Metals and ceramics do not tend to experience any degradation as a result of UV-C exposure. Polymers can over time break down, with some polymers being more susceptible than others. Of course, this all depends on the frequency of application.
- Metals are almost entirely unaffected by UV because of the availability of free electrons to absorb photon energy without undergoing energy transitions or bond dissociation.
- Ceramic ions have tightly bound electrons, hence they have a high bond strength, withstand extreme temperatures, are usually extremely chemically inert and are strong electrical insulators. It is this high bond strength and chemical inertness that make ceramics completely unaffected by UV exposure.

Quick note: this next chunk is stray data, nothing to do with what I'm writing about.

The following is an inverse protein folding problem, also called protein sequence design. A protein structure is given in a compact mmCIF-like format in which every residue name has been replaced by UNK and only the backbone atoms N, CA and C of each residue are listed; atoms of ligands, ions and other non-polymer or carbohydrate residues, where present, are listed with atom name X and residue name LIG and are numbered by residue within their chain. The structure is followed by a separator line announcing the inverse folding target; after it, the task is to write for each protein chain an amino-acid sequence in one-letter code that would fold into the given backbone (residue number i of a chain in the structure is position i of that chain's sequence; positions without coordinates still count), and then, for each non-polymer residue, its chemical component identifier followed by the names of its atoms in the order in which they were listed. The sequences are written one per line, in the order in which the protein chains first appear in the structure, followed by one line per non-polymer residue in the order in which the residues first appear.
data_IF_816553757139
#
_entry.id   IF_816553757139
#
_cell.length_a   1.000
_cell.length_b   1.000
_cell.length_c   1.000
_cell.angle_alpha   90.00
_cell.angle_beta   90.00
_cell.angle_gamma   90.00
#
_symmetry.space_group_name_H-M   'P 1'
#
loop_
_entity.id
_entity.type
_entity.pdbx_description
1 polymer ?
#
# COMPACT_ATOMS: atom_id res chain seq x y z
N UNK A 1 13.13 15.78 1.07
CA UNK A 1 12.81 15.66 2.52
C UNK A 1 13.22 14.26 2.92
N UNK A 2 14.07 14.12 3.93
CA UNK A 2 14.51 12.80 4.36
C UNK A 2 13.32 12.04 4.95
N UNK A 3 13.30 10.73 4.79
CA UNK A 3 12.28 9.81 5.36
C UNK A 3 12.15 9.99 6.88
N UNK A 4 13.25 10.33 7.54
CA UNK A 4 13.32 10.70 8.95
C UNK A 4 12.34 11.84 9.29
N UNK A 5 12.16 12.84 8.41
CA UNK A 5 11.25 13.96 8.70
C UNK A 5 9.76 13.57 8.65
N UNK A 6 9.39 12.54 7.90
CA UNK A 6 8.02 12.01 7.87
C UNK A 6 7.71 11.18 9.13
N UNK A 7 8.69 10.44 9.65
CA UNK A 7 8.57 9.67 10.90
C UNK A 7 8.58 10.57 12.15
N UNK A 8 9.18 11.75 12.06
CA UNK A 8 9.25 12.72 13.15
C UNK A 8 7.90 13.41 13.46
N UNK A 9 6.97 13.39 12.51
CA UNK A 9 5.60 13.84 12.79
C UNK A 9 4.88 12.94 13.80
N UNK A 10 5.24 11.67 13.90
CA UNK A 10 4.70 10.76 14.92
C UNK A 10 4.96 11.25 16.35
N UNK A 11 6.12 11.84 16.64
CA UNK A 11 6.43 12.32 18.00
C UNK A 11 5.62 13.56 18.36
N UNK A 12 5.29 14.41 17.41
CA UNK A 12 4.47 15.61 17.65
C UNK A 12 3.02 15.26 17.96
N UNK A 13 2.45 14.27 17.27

- Since most polymers consist of covalently bonded organic constituents, most are susceptible to damage by UV. The most basic and prevalent UV damage mechanism in polymers is called chain scission by photolysis – the breaking of long chains into shorter ones by the direct action of high-energy photons breaking the “backbone” of the molecule. This reduction in molecular weight of a polymer almost always results in a degradation of physical properties such as strength and ductility and a degradation of aesthetic properties such as color and texture. There is a class of high-performance engineering polymers called fluoropolymers that exhibit excellent UV resistance.